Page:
Continuing down the street, we found a brightly lit spot on a mountain rock wall that looked like a pool of light. Yunotsu is a hot spring resort, but it has also long been known as a quarry for “Fukumitsuishi,” a specialty of Shimane Prefecture. I guess that this illuminated rock wall must have been a quarry that is no longer in use, since there are traces of stonecutters. There are no signs around the spotlight explaining its purpose of the lighting, and it is assumed that someone in the town intentionally installed the spotlight. It was subtle but we were really impressed an attempt to convey the charm of the city by illuminating the rock walls, the history of the city, with small lights. We were so warmed by this clear display of respect for our ancestral culture that we went to bed without bathing in the local hot springs. Walking through the streets of Yunotsu, we realized that good old Japanese scenery can coexist with the recent shift to LEDs. I hope that the city will continue to preserve its unique streetscape without being overly designed. As the urbanization of rural areas continues, more and more towns are becoming aware of the importance of their residents’ own culture, and if lighting can enhance the atmosphere of a town as well as it did in Yunotsu, we could not be happier. (Masashi Kurobe)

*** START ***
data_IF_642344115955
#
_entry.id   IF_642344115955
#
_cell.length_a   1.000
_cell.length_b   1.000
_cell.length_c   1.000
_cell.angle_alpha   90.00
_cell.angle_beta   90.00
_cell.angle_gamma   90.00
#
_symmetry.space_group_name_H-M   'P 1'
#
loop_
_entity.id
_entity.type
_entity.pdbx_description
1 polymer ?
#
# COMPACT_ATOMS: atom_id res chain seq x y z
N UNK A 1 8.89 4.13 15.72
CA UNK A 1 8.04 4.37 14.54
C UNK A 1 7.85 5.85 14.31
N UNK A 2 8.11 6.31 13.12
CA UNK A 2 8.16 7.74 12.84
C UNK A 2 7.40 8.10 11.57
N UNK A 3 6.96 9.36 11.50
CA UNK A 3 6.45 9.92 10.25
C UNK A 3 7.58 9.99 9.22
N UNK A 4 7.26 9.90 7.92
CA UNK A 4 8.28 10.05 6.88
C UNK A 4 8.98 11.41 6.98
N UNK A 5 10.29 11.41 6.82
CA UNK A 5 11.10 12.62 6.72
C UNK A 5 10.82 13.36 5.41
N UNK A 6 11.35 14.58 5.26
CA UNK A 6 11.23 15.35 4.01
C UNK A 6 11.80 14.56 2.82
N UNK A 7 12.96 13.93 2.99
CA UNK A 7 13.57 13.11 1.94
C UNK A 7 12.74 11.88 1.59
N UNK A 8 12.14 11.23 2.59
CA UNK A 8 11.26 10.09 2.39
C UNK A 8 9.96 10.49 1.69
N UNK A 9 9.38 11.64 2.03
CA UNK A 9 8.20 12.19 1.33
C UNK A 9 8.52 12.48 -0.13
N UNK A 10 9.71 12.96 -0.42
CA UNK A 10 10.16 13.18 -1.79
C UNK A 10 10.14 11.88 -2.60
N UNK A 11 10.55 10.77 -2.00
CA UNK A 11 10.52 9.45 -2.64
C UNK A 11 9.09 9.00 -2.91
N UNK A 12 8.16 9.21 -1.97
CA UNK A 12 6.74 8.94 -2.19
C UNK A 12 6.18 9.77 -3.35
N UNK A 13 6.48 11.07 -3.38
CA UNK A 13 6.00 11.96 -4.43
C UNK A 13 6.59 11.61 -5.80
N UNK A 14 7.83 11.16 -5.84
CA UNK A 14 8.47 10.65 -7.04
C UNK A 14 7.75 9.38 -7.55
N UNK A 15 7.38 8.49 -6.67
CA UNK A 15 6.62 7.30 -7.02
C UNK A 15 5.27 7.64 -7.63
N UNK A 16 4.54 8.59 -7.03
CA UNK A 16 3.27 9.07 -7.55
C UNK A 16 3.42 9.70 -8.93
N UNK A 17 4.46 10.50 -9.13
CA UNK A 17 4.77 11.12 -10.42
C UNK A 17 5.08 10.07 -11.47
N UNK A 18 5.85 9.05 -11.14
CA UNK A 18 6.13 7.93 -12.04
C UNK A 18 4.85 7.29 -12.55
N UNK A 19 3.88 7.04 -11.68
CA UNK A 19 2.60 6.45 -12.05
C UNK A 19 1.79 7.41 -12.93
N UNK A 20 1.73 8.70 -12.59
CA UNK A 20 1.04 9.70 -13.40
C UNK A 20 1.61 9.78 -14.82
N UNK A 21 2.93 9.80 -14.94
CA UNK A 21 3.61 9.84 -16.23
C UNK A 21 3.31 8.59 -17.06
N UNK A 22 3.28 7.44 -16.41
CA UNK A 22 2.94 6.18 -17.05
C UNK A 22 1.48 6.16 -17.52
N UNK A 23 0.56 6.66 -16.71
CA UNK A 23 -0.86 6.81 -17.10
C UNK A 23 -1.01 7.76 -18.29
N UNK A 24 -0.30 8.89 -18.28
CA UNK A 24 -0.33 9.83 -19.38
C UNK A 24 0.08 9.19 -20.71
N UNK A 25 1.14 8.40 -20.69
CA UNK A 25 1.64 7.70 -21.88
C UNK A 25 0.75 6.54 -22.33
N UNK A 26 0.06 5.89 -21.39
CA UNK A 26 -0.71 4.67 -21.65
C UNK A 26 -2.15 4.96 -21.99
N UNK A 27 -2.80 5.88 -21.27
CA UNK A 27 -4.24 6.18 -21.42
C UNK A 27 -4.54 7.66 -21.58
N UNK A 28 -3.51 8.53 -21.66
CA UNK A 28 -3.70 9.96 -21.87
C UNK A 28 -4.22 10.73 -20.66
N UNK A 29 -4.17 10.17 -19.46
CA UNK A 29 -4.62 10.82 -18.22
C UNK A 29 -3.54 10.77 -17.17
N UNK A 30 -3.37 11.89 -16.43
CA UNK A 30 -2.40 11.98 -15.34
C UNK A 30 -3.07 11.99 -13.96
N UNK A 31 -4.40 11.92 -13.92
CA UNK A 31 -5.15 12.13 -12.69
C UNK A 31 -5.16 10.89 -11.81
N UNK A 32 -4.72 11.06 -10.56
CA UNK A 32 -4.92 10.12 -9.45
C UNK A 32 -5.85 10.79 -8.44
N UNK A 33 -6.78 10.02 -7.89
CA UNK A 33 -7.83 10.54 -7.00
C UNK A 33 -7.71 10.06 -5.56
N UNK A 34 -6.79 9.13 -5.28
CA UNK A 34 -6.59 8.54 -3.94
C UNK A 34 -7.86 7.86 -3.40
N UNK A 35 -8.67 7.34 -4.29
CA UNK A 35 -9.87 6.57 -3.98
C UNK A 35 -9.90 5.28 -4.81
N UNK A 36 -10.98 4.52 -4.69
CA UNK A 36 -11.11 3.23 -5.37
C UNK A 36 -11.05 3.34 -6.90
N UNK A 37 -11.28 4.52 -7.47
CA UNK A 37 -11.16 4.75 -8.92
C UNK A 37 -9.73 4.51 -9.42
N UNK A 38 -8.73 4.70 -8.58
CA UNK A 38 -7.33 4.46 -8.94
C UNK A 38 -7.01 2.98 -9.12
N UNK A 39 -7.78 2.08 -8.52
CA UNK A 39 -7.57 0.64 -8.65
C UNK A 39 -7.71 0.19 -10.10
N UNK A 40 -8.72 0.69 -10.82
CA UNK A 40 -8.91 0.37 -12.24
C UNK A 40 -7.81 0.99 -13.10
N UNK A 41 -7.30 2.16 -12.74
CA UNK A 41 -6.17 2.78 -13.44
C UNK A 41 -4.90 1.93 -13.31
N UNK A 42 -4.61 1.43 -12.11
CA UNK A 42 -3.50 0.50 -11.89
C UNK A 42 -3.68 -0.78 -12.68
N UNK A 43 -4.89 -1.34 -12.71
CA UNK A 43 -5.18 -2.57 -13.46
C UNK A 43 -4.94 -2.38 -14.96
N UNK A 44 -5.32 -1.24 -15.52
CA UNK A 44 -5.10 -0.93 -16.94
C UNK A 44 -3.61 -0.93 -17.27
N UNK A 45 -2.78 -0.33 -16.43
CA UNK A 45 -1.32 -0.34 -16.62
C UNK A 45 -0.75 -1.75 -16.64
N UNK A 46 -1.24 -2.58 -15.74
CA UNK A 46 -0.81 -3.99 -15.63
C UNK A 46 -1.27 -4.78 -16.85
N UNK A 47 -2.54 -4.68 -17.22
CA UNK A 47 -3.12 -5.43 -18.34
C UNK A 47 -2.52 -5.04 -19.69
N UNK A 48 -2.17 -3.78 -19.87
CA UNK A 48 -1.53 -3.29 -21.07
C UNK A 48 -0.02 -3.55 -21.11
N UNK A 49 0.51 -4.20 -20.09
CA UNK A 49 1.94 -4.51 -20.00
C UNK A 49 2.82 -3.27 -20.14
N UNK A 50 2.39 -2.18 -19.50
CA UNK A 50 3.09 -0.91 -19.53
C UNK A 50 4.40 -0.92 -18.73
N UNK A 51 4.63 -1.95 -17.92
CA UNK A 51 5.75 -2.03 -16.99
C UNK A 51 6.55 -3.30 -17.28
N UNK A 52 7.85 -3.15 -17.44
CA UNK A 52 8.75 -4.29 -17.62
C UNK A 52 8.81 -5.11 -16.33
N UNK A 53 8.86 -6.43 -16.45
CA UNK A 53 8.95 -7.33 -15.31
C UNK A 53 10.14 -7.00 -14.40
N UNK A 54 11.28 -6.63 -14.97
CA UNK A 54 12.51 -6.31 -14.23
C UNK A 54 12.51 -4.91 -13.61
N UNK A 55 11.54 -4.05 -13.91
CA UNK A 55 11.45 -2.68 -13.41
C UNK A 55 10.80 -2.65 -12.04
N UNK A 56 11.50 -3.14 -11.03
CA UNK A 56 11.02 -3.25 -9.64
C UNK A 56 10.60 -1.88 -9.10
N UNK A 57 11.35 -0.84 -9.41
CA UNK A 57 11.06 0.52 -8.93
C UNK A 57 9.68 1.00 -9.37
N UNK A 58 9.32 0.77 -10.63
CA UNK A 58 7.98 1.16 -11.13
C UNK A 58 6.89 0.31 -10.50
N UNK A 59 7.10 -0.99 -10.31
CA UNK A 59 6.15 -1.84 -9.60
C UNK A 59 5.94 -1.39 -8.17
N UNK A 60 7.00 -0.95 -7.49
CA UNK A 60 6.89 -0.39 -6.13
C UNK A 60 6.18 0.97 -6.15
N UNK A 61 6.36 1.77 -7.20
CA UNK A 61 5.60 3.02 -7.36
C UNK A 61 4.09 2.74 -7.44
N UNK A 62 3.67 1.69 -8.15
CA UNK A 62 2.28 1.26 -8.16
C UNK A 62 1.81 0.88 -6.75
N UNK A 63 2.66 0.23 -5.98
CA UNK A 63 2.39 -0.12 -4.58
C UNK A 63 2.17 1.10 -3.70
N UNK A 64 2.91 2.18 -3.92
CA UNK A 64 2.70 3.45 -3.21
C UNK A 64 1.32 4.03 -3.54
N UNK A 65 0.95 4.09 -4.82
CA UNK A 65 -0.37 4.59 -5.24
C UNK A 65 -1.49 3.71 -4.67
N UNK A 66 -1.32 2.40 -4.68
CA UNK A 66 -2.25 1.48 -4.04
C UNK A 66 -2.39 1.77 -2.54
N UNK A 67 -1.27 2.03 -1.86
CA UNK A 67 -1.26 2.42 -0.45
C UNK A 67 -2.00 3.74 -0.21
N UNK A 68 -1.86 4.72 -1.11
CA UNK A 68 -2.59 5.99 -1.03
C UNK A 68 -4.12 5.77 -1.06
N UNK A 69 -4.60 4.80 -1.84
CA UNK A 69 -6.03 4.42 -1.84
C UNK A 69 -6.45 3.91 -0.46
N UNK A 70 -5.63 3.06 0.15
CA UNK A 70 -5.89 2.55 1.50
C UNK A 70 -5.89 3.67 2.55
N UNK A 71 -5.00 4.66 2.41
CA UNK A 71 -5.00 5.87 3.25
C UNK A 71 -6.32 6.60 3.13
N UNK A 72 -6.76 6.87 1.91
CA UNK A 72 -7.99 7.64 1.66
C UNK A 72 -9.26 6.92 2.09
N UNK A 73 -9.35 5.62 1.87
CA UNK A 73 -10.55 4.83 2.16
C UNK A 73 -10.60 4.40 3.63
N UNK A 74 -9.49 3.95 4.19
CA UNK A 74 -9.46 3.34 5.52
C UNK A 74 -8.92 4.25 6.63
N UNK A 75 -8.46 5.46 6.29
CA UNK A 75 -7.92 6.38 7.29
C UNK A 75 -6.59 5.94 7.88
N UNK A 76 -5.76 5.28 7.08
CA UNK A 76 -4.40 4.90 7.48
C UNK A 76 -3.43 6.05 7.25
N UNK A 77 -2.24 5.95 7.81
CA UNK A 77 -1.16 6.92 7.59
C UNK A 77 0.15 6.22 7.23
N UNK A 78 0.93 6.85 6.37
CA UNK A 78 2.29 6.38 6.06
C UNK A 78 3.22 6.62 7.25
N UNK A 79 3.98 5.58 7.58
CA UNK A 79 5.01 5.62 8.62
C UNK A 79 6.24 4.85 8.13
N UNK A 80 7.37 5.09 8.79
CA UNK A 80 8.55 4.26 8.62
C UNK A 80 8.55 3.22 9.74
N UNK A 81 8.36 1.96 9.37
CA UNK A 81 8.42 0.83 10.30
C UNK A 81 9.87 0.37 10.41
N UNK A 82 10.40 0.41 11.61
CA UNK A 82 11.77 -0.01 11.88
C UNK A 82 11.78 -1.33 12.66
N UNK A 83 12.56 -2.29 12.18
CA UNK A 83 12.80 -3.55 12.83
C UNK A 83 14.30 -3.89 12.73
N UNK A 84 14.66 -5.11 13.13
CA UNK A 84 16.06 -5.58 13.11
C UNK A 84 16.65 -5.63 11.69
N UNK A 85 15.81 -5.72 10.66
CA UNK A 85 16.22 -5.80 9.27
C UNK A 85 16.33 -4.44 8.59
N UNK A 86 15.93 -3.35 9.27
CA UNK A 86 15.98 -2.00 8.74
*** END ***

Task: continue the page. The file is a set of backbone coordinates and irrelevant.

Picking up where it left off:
Lighting up the old quarry by someone

■Sunrise Izumo

Sunrise Izumo exterior (Felt like a trainspotter)

A cold seasonal wind peculiar to the Sea of Japan was blowing. We jumped on the “Sunrise Izumo,” Japan’s only overnight sleeper express, which was the other purpose of our research. A quick look inside the train revealed that the interior was uniformly decorated with rounded shapes and woody materials, and the 2700-3000K light bulbs took advantage of them and created a warm atmosphere.

Private train cabin where you can relax and enjoy the scenery flowing in the window

Ceiling lighting in guest room corridors lacking in crispness